I find it less ambiguous - somewhat, I admit, but significantly less - as to whether a large, wounded, apparently berserk teenager charging one is a threat.  I do not believe in reciprocal force.  Once an actual threat has been offered, I believe in ending it as decisively as possible.  I can buy classifying as a threat being charged by a kid with murder in his eyes, even if he does have to hold up his pants while charging.

But how did it get to that moment in the first place?  It is difficult for me to escape the conclusion that the escalation to lethal force came from Officer Wilson, after being offered no more provocation than being punched and unsuccessfully grabbed - in short, after being attacked, but not threatened.

It would be disrespectful to say that I would have done differently.  If that is what happened, though, it is difficult for me to say that it was right.

I do understand that what I am classifying as the morally correct way to deploy force is not the tactically correct way to deploy force.  If a person is close enough to strike you, after all, they are in all probability close enough to kill you before you can effectively resist.  Not only that, but your chances of being able to effectively resist are significantly diminished if you have first been struck, even by blows that are in themselves not actually threatening.  At the end of the day, I think that following Jesus sometimes requires one to do the tactically unsound thing in order to do the morally sound thing.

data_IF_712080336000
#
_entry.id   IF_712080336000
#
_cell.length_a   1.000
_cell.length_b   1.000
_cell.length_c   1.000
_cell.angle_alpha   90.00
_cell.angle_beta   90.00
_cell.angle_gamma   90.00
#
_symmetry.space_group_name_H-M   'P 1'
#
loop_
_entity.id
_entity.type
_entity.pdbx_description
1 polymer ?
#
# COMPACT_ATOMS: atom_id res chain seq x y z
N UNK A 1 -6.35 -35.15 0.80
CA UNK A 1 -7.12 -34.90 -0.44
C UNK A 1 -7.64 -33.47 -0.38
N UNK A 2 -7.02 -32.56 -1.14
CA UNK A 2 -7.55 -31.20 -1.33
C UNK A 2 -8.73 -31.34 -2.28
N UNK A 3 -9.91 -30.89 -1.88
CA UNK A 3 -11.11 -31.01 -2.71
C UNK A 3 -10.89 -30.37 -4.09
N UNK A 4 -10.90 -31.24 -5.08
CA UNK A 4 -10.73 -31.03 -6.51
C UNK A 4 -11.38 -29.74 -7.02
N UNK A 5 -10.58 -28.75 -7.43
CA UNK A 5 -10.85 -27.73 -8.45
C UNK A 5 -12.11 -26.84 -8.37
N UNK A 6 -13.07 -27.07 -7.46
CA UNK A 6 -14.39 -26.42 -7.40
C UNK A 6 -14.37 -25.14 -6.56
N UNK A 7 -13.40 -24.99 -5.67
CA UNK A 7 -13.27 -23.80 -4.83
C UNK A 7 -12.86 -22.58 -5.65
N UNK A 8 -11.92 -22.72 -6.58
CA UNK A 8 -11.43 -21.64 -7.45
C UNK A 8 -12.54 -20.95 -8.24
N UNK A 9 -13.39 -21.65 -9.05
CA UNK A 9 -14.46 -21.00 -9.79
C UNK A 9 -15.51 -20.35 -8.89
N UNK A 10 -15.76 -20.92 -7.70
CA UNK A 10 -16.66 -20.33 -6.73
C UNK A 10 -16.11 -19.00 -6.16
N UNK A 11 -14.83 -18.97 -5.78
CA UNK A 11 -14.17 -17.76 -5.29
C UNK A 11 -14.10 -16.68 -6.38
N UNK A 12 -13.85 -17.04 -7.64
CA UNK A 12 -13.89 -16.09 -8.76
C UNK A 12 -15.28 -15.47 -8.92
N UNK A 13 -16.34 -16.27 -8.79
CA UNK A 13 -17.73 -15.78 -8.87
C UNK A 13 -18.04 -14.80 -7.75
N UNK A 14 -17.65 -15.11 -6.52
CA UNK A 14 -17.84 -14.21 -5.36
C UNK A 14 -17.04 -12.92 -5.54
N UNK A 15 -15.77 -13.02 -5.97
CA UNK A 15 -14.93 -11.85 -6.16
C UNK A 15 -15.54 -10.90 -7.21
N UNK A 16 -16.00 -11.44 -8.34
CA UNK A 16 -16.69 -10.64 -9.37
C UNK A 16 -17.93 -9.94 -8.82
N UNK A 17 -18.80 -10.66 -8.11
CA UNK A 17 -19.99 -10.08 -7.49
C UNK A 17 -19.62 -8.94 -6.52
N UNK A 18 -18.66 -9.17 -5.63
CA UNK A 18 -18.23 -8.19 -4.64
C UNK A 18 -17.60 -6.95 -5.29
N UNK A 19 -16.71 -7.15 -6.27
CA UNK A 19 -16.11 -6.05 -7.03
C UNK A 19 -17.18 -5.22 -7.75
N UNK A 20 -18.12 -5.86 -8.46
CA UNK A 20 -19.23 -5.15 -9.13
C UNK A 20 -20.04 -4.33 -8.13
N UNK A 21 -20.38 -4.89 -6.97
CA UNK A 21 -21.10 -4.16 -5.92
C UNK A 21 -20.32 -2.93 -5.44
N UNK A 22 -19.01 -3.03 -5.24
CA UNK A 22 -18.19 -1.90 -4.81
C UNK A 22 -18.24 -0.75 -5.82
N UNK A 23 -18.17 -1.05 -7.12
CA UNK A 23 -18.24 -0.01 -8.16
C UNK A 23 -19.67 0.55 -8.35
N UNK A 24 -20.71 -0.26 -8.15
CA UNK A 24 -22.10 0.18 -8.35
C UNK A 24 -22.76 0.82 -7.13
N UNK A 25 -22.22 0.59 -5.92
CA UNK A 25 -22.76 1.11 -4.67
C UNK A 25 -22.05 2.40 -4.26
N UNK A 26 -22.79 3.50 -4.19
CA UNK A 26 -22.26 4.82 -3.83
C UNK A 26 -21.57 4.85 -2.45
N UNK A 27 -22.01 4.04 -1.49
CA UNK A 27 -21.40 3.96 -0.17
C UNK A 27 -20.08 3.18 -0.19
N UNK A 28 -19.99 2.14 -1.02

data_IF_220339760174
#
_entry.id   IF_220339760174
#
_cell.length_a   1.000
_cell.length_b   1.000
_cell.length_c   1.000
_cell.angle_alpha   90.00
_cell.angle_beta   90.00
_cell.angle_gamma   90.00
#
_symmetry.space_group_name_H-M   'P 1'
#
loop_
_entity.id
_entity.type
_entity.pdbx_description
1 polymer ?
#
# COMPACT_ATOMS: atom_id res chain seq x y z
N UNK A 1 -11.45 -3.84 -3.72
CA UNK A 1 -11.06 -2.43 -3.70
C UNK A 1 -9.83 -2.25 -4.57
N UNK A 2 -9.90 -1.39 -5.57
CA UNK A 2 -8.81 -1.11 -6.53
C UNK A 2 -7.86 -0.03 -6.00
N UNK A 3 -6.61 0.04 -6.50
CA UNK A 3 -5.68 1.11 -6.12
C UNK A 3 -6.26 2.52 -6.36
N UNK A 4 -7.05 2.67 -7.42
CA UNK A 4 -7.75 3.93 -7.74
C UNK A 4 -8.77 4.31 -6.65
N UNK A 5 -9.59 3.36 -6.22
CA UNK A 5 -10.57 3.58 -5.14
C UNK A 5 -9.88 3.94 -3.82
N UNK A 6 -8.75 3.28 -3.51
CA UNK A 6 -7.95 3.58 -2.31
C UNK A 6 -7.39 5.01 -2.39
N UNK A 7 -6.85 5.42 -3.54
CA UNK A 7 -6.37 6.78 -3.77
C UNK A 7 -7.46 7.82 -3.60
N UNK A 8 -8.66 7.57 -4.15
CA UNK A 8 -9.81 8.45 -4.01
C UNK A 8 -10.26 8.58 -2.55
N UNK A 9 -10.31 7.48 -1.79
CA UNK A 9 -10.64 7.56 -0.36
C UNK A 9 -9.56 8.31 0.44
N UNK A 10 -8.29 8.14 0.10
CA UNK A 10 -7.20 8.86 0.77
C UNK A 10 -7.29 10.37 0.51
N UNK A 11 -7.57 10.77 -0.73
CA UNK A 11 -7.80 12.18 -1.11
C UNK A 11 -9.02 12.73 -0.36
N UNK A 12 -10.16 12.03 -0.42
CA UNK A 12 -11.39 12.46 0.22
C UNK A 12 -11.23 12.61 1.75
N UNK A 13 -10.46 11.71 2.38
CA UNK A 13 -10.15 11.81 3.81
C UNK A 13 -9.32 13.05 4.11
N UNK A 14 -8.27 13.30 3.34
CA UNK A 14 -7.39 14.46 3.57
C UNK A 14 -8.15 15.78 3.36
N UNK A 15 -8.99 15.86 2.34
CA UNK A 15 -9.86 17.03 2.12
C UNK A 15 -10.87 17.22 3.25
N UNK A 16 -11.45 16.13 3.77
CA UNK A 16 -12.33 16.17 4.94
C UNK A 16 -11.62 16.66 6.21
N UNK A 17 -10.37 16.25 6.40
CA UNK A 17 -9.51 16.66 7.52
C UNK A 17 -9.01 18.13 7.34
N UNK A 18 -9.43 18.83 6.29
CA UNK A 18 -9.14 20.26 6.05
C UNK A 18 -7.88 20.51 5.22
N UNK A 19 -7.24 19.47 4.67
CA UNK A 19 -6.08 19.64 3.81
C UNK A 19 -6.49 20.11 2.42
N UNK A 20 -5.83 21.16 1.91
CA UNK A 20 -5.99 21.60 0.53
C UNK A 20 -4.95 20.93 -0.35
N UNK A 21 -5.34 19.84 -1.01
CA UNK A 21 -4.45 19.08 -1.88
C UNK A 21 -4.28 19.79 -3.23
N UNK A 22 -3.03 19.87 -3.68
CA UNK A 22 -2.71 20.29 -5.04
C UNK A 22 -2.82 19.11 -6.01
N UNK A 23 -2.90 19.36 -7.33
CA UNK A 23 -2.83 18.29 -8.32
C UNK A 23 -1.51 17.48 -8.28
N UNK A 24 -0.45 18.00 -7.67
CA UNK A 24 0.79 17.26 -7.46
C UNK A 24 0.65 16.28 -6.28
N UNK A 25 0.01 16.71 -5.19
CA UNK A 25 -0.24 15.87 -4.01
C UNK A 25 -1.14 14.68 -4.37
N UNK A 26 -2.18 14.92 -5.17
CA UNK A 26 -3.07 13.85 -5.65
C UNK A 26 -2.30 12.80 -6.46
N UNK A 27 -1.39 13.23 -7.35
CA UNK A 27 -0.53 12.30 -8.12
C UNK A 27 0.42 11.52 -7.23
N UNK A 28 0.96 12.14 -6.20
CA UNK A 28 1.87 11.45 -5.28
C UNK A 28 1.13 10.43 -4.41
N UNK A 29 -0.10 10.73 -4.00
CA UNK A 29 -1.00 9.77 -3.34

It's worth observing, though, that civilized society requires the same.  Imagine a society in which you can be justifiably killed for punching someone in a bar.  We all know instinctively that being punched in a bar is highly unlikely to be a prelude to homicide.  It's almost certainly about establishing dominance, not about rending body from soul.  But of course that's an assumption, and after all, one has been attacked by a person at a very dangerous range.  It would be safer to incapacitate them than to ignore it, or walk away.  And there have been and are times and places when society was much closer to that norm.  It was not, I feel confident in saying, an improvement.

I should emphasize that it is not the escalation per se that troubles me.  As I said, I don't believe in reciprocal force.  In fact, I affirmatively believe in unreciprocal force, which is why it does not particularly bother me that Brown was, at the time of his death, unarmed.  What troubles me is why Wilson, according to his own account, chose to escalate.  His account does not make it sound like Brown intended to kill him, or indeed was in any reasonable danger of doing so inadvertently, and yet Wilson threatened to kill him.  That is what troubles me.

I have heard from various parties variations of the sentiment that Brown deserved what he got, because he assaulted a police officer.  To this I feel it should be sufficient reply to ask why, if assaulting a police officer is sufficient cause to warrant death without a trial, no legislature or court has seen fit to articulate that doctrine.  We will search the law in vain to find the proposition that a police officer may lawfully kill another prior to receiving an imminent threat of death or serious physical injury that an objectively reasonable person would interpret as such, even the laws of self-defense.  And we know, of course, that not all assaults do constitute, to an objectively reasonable person, imminent threat of death or serious physical injury.  In this case, Brown was allegedly attempting to punch and grab Wilson through the window of a patrol car.  It is difficult for me to see how he could have caused Wilson's death or serious physical injury in that position, and if he could not have done so or done so only through a very improbable series of events, then he could not present Wilson with an imminent threat.  So again ... what was it, other than Wilson's subjective fear, that justified his drawing his weapon?

I find myself troubled.